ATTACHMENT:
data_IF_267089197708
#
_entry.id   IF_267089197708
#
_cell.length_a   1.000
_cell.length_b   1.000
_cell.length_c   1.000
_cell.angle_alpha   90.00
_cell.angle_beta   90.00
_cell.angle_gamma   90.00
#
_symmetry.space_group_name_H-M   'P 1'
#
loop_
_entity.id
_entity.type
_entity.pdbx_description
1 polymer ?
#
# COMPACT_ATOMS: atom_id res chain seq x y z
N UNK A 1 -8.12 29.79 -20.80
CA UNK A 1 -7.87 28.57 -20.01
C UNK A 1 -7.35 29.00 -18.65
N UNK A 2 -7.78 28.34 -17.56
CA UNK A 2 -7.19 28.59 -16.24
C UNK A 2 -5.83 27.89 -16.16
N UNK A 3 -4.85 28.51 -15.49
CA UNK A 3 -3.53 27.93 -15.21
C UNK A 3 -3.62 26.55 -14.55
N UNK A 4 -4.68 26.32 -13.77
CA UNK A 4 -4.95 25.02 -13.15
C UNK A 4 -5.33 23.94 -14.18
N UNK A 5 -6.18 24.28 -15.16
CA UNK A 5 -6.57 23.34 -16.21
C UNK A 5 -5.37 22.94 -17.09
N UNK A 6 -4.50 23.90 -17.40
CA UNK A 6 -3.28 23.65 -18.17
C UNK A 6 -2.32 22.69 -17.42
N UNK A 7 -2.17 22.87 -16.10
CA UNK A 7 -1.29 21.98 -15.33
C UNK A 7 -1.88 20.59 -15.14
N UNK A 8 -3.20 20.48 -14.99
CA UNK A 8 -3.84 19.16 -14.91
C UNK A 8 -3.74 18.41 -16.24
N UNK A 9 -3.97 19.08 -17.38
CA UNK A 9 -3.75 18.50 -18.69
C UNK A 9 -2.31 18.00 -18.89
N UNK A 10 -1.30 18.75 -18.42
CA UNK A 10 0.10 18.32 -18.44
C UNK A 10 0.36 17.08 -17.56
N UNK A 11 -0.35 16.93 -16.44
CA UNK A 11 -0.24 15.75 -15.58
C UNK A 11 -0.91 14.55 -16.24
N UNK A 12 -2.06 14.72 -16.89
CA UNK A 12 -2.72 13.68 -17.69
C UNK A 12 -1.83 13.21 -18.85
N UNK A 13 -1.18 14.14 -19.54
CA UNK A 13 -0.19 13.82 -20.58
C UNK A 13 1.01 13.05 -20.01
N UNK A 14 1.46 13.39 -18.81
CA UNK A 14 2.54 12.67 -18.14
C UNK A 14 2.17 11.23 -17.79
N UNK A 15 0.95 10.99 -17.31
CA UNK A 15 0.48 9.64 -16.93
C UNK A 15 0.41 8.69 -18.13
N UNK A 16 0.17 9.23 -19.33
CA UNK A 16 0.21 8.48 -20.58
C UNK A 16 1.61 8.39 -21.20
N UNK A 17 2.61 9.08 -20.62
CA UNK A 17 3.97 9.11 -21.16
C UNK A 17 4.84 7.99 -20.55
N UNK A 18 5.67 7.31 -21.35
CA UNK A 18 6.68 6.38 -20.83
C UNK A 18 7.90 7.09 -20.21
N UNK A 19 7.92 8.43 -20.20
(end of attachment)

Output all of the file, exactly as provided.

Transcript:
data_IF_267089197708
#
_entry.id   IF_267089197708
#
_cell.length_a   1.000
_cell.length_b   1.000
_cell.length_c   1.000
_cell.angle_alpha   90.00
_cell.angle_beta   90.00
_cell.angle_gamma   90.00
#
_symmetry.space_group_name_H-M   'P 1'
#
loop_
_entity.id
_entity.type
_entity.pdbx_description
1 polymer ?
#
# COMPACT_ATOMS: atom_id res chain seq x y z
N UNK A 1 -8.12 29.79 -20.80
CA UNK A 1 -7.87 28.57 -20.01
C UNK A 1 -7.35 29.00 -18.65
N UNK A 2 -7.78 28.34 -17.56
CA UNK A 2 -7.19 28.59 -16.24
C UNK A 2 -5.83 27.89 -16.16
N UNK A 3 -4.85 28.51 -15.49
CA UNK A 3 -3.53 27.93 -15.21
C UNK A 3 -3.62 26.55 -14.55
N UNK A 4 -4.68 26.32 -13.77
CA UNK A 4 -4.95 25.02 -13.15
C UNK A 4 -5.33 23.94 -14.18
N UNK A 5 -6.18 24.28 -15.16
CA UNK A 5 -6.57 23.34 -16.21
C UNK A 5 -5.37 22.94 -17.09
N UNK A 6 -4.50 23.90 -17.40
CA UNK A 6 -3.28 23.65 -18.17
C UNK A 6 -2.32 22.69 -17.42
N UNK A 7 -2.17 22.87 -16.10
CA UNK A 7 -1.29 21.98 -15.33
C UNK A 7 -1.88 20.59 -15.14
N UNK A 8 -3.20 20.48 -14.99
CA UNK A 8 -3.84 19.16 -14.91
C UNK A 8 -3.74 18.41 -16.24
N UNK A 9 -3.97 19.08 -17.38
CA UNK A 9 -3.75 18.50 -18.69
C UNK A 9 -2.31 18.00 -18.89
N UNK A 10 -1.30 18.75 -18.42
CA UNK A 10 0.10 18.32 -18.44
C UNK A 10 0.36 17.08 -17.56
N UNK A 11 -0.35 16.93 -16.44
CA UNK A 11 -0.24 15.75 -15.58
C UNK A 11 -0.91 14.55 -16.24
N UNK A 12 -2.06 14.72 -16.89
CA UNK A 12 -2.72 13.68 -17.69
C UNK A 12 -1.83 13.21 -18.85
N UNK A 13 -1.18 14.14 -19.54
CA UNK A 13 -0.19 13.82 -20.58
C UNK A 13 1.01 13.05 -20.01
N UNK A 14 1.46 13.39 -18.81
CA UNK A 14 2.54 12.67 -18.14
C UNK A 14 2.17 11.23 -17.79
N UNK A 15 0.95 10.99 -17.31
CA UNK A 15 0.48 9.64 -16.93
C UNK A 15 0.41 8.69 -18.13
N UNK A 16 0.17 9.23 -19.33
CA UNK A 16 0.21 8.48 -20.58
C UNK A 16 1.61 8.39 -21.20
N UNK A 17 2.61 9.08 -20.62
CA UNK A 17 3.97 9.11 -21.16
C UNK A 17 4.84 7.99 -20.55
N UNK A 18 5.67 7.31 -21.35
CA UNK A 18 6.68 6.38 -20.83
C UNK A 18 7.90 7.09 -20.21
N UNK A 19 7.92 8.43 -20.20